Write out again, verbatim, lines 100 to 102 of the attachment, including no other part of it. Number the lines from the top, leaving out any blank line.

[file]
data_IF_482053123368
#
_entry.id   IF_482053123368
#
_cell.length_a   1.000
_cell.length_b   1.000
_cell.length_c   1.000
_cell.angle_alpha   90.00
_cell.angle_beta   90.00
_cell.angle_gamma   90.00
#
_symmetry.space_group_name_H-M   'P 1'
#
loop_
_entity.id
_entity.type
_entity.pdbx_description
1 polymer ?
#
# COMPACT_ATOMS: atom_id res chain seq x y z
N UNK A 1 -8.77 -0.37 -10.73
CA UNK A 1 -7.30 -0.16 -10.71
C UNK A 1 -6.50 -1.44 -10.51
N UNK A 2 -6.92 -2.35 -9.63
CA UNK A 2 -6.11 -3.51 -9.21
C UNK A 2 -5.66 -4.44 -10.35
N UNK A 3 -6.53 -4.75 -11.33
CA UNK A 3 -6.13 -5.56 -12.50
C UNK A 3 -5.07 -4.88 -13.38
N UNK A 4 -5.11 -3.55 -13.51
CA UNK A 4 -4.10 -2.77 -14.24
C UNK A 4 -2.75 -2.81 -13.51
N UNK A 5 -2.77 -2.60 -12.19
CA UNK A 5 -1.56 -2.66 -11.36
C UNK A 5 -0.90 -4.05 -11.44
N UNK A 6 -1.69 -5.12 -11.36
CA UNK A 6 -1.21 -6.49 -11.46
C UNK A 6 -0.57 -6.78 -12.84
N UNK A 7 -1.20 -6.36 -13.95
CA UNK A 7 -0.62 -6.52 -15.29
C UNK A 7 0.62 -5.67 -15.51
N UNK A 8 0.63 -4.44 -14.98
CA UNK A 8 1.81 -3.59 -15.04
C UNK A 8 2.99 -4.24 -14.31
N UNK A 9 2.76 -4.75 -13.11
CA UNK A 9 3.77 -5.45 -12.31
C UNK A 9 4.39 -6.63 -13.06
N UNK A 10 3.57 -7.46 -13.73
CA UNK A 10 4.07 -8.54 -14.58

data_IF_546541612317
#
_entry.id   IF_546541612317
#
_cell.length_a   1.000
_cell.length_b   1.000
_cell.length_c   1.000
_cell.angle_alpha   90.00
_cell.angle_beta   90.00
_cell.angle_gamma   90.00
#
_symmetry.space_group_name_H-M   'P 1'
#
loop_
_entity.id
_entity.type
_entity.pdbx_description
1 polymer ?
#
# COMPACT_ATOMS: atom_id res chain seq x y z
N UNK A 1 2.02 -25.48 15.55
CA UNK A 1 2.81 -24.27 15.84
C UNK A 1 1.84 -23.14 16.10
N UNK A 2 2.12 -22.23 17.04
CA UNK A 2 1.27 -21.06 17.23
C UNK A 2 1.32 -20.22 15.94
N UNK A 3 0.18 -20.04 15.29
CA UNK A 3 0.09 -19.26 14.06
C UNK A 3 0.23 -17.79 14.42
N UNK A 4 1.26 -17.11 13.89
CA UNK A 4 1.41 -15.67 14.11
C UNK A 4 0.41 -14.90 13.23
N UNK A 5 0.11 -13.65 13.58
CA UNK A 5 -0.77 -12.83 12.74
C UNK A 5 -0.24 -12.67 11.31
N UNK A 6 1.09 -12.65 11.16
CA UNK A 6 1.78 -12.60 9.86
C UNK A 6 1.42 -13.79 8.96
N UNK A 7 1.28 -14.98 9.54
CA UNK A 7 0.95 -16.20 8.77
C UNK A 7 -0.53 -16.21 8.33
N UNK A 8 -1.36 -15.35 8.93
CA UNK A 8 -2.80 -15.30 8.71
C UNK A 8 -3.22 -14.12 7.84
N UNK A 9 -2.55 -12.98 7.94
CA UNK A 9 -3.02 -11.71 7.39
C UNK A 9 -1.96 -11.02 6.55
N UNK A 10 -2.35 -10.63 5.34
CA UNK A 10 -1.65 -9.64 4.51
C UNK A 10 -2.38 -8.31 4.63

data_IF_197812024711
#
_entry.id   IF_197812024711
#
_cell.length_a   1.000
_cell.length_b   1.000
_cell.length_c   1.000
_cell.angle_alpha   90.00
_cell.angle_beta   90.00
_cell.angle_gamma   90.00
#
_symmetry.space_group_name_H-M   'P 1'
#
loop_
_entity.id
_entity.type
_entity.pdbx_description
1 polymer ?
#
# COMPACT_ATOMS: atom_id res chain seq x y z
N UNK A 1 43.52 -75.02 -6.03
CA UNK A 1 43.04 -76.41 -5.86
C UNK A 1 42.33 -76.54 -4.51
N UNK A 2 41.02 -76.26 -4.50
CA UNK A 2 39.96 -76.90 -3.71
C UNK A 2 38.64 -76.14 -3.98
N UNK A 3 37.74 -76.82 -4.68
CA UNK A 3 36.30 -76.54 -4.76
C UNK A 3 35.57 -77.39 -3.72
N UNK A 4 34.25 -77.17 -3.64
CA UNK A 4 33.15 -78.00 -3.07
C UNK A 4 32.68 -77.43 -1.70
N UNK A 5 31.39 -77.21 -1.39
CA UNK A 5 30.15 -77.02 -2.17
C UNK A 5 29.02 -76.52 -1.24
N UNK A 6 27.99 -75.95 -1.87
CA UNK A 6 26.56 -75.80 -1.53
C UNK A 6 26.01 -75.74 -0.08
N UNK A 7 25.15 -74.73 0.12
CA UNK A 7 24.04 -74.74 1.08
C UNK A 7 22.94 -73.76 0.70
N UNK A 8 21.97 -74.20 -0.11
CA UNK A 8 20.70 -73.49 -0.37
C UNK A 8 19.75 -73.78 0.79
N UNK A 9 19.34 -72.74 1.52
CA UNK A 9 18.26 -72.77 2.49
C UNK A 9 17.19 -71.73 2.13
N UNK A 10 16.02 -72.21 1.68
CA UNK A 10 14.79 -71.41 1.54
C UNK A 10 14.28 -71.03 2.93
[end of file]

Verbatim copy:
data_IF_197812024711
#
_entry.id   IF_197812024711